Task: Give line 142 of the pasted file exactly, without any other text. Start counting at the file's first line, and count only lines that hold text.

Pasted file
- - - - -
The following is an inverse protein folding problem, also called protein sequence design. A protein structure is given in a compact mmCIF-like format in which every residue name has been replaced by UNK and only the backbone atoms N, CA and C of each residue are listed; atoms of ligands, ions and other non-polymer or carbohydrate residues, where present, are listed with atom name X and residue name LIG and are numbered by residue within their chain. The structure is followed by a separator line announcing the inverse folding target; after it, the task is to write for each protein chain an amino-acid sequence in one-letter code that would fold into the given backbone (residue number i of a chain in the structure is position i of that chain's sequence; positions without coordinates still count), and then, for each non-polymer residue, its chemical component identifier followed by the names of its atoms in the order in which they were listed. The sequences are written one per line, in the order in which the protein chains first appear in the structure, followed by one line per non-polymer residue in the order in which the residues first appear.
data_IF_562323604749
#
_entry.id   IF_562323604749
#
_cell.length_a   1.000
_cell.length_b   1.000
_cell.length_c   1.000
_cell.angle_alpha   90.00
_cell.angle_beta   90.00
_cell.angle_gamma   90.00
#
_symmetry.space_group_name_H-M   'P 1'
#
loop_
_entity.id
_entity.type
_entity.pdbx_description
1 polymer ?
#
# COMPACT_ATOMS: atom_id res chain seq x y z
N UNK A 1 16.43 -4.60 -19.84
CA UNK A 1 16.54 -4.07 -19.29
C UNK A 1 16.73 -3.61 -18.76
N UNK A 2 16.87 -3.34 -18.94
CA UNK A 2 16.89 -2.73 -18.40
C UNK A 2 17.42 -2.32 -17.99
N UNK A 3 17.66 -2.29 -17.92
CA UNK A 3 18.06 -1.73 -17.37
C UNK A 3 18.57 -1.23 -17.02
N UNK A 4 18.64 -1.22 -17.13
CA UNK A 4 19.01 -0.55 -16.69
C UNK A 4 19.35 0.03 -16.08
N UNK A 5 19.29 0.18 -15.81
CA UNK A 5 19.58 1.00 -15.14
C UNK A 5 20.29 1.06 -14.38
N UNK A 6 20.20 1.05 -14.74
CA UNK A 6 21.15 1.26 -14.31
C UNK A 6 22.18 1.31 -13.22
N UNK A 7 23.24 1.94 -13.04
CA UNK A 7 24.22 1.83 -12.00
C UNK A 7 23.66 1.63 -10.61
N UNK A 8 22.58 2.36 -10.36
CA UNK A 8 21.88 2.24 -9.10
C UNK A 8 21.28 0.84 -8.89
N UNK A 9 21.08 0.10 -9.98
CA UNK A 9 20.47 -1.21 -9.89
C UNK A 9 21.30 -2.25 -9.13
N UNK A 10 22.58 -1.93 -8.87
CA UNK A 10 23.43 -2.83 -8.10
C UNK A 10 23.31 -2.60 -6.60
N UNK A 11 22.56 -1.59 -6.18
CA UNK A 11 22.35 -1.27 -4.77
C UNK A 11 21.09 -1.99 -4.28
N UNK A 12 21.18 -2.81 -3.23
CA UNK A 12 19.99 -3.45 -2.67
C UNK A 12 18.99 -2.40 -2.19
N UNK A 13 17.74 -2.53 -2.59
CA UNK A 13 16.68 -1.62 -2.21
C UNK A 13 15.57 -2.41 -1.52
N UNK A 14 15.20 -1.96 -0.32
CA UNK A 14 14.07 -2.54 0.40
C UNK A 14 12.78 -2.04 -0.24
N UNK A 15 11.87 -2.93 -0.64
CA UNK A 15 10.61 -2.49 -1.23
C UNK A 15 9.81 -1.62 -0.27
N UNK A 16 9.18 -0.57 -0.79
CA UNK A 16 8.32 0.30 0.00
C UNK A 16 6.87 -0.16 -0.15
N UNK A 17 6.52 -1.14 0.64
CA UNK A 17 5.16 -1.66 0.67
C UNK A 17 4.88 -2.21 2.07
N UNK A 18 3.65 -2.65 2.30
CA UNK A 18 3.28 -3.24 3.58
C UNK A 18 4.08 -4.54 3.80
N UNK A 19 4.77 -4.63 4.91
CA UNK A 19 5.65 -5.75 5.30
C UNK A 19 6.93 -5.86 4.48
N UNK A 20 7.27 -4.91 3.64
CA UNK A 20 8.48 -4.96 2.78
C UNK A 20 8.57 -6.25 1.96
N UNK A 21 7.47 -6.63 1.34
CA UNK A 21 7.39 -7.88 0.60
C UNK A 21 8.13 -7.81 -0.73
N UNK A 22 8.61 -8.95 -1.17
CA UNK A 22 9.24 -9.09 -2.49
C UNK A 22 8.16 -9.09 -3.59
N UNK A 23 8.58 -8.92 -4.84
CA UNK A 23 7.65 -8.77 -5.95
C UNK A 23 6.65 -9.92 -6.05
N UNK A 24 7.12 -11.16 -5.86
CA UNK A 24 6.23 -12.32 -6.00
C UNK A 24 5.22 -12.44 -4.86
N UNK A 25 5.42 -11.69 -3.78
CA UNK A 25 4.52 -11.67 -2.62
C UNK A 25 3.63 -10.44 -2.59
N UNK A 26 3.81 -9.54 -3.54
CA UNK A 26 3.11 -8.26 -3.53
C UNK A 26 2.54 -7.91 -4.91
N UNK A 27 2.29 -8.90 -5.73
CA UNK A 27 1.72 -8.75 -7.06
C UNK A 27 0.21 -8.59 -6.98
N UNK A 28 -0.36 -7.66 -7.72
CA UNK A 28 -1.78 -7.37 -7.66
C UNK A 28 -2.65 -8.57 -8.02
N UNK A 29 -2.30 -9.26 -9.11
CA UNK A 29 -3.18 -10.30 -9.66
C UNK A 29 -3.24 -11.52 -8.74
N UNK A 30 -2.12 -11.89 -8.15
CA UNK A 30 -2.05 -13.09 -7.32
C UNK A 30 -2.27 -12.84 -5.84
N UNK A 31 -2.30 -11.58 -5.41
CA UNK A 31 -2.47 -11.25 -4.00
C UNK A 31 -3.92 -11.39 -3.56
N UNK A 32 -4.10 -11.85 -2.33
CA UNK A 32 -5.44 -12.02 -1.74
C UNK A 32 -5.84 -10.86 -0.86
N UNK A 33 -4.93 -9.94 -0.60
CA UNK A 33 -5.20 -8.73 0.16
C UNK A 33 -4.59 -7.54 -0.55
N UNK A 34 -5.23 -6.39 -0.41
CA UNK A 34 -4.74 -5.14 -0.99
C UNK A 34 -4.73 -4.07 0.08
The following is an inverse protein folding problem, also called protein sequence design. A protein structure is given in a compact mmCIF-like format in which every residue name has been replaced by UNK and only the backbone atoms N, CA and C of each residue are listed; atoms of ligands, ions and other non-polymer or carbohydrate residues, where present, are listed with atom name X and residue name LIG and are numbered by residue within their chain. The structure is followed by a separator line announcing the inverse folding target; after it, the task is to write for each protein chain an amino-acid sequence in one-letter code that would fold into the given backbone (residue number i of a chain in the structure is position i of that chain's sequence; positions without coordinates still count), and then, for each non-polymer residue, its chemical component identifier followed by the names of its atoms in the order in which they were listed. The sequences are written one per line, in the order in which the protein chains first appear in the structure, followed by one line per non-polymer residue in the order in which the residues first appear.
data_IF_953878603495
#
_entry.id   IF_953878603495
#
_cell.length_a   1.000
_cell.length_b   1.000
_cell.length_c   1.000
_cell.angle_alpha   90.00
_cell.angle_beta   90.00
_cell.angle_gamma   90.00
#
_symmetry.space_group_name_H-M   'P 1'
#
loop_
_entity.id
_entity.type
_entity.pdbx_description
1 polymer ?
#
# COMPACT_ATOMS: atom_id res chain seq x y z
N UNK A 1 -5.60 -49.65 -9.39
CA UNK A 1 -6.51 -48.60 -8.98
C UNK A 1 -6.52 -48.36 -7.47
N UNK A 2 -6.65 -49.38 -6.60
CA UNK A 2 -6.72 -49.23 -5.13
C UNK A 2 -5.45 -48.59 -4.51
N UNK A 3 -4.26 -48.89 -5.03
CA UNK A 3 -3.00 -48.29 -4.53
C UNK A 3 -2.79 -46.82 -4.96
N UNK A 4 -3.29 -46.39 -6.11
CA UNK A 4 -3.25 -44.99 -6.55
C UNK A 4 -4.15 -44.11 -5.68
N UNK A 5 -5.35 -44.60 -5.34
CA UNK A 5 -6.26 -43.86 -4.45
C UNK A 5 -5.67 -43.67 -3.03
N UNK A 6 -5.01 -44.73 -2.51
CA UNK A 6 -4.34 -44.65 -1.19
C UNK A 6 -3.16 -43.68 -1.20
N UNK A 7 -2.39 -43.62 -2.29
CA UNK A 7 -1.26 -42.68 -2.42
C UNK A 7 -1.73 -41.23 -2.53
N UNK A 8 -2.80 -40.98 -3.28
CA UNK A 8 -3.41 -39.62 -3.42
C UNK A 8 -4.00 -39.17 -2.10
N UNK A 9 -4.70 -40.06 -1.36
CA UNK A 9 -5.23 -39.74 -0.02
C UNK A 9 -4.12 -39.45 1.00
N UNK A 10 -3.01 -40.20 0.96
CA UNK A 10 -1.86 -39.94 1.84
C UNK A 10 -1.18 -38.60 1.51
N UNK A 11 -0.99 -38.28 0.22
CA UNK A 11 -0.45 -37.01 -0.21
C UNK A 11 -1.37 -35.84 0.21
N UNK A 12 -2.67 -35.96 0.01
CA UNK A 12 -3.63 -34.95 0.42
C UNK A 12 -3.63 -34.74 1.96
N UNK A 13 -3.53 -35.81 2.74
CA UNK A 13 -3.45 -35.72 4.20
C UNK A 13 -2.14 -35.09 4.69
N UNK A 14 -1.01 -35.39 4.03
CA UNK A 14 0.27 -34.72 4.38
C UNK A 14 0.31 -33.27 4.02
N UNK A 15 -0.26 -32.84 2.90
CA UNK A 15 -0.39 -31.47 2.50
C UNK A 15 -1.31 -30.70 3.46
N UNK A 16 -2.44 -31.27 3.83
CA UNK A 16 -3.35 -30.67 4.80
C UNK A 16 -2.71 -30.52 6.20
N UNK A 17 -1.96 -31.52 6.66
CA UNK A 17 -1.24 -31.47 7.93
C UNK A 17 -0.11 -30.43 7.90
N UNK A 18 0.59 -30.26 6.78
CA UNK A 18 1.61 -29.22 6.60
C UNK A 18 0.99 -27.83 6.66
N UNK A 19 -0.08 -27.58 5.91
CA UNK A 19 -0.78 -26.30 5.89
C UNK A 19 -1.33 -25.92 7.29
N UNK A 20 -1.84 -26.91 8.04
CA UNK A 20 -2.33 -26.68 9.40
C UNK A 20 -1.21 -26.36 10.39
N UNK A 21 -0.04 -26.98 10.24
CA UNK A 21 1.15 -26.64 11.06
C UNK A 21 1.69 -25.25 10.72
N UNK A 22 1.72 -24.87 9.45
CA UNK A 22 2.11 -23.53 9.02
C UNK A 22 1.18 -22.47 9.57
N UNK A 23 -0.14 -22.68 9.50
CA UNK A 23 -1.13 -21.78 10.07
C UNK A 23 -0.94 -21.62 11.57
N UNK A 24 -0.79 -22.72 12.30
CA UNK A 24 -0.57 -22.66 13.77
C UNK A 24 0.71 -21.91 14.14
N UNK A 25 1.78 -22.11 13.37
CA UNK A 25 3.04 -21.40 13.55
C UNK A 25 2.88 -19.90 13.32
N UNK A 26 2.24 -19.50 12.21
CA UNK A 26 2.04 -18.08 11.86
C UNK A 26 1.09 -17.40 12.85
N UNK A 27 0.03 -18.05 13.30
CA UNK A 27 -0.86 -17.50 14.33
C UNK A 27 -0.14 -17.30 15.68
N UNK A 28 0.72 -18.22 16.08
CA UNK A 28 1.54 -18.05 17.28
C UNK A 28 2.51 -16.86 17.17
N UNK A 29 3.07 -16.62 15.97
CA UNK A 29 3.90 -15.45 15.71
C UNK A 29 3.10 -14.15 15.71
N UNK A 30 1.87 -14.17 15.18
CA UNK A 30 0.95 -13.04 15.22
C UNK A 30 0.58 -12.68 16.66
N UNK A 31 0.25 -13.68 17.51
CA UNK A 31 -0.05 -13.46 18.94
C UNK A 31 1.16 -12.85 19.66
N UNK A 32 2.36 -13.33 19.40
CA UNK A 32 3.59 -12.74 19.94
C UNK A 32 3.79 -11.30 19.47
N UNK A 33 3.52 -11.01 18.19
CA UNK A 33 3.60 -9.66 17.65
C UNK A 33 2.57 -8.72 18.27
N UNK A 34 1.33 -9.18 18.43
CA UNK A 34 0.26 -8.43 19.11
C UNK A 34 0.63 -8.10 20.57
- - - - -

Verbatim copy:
1 polymer ?